Gallery 12 – When Byzantium collapsed in 1453 not all Greek regions were subject automatically to the Ottomans. Cyprus, Crete, the Dodecanese, many of the Aegean islands, the islands in the Ionian sea and several cities of strategic importance in mainland Greece had, since 1204, been in the possession of Venice and other western powers that took part in the Fourth Crusade. Tough no less painful for the Greeks, the period of Latin Rule allowed them to keep their traditions. Concurrently, however, they absorbed many western traits. Crete enjoyed a particular artistic heyday during the 15th, 16th and part of the 17th centuries, where painting continued the Palaeologan tradition while at the same time receiving messages from Italian Renaissance art. In the first decade of the 17th century the poet Vincenzo Cornaro wrote the verse-play Erotokritos, the most important and inspired creation in Neohellenic literature. The capitulation of Candia (Herakleion) to the Ottomans in 1669 marked the demise of the so-called Cretan renaissance. The gallery contains mostly icons.
The first floor exhibits are organized geographically and are from Asia Minor, mainland Greece and the Greek Islands. There is also a collection of ecclesiastical silverware and jewelry.
Gallery 13 – Crete, Cyprus, the Dodecanese and the Cyclades during the period of foreign occupation. Despite the adverse conditions that prevailed under foreign rule, Frankish initially and Ottoman subsequently, the island world maintained its cultural tradition, distilling in the potions of its sensitivity potent influences from West and East. This process was helped by the relative independence that the community organization ensured as well as by the economic development that ensued from the favorable terms for Greek shipping of the Russian-Turkish treaties of Kutchuk Kainardji (1774) and Jassy (1792). Although ecclesiastical art flourished, thanks to the religious tolerance of the Ottomans, the shrinking of public life was not conducive to artistic output on a monumental scale. The islanders expressed their aesthetic needs mainly in the private space of the home, projecting their optimistic expectations in a somewhat ‘painterly’ manner, through the creation of an imaginary world of general efflorescence. The gallery contains a rare map of Greece painted in egg tempera on wood in the early 18th century, probably by a Venetian, but also, Cretan kilim, festival and bridal costumes and embroidery, wood-carvings and jewelry, the wooden “baldachin” for the sperveri (curtains of the bridal bed) from Rhodes, lace of Melos, examples of the 17th century Iznik ceramics, wooden fragments from Rhodan mansions and gold jewelry.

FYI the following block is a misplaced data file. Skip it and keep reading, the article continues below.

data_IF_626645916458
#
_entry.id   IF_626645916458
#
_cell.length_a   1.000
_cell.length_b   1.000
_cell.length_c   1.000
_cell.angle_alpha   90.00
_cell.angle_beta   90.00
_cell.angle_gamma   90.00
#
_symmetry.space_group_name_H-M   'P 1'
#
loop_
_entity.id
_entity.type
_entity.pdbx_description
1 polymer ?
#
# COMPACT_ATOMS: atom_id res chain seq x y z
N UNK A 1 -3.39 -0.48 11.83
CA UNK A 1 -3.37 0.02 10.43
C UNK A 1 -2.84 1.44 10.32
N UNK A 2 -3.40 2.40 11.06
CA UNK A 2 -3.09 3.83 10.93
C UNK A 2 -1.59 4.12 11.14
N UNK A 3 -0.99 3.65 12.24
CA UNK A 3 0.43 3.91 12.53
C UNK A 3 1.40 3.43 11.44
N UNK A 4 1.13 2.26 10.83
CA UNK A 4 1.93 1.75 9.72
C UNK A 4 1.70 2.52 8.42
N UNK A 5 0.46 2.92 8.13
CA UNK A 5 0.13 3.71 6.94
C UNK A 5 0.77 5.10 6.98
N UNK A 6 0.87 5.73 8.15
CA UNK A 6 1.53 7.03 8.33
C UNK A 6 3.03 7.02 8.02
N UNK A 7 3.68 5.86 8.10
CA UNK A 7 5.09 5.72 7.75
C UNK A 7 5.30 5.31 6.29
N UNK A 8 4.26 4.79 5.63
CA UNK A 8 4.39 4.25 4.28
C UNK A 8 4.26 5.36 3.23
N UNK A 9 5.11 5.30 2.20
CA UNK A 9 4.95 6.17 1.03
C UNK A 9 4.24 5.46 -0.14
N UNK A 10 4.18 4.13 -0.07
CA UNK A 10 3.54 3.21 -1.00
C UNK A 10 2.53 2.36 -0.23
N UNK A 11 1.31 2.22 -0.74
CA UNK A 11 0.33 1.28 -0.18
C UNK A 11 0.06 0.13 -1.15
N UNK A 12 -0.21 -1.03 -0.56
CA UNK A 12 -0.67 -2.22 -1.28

Gallery 14 – Sporades, Thasos, Lemnos and Chios to Metilene, Samos, Asia Minor, the Pontos and Constantinople. As the traveler goes to the other Aegean islands, and from there to the areas of Asia Minor where the Greeks once flourished, s/he can’t fail to be impressed by the endless variety in the elaboration of specific local costume types, by the highly imaginative synthesis of the heterogeneous materials, by the profusion of color and the excellence of technique, but mainly by the assimilative power that fertilizes the creative inspiration. Impressive too is enslaved Hellenism’s need to communicate with the outside worlds, as is reflected in the host of works from West and East, that come from many regions and, in their turn, underline the exceptional burgeoning of trade during the 17th-19th centuries. The walls of the gallery are adorned with five rows of ceramics alluding to the usual decoration of the Greek house, mainly in the islands; the gallery also houses female and male costumes from Irikeri and Asia Minor, a full reconstruction of the interior of a house on Skyros, gold jewelry from the Aegean islands, Crete, the Dodecanese and the Cyclades, embroideries, etc.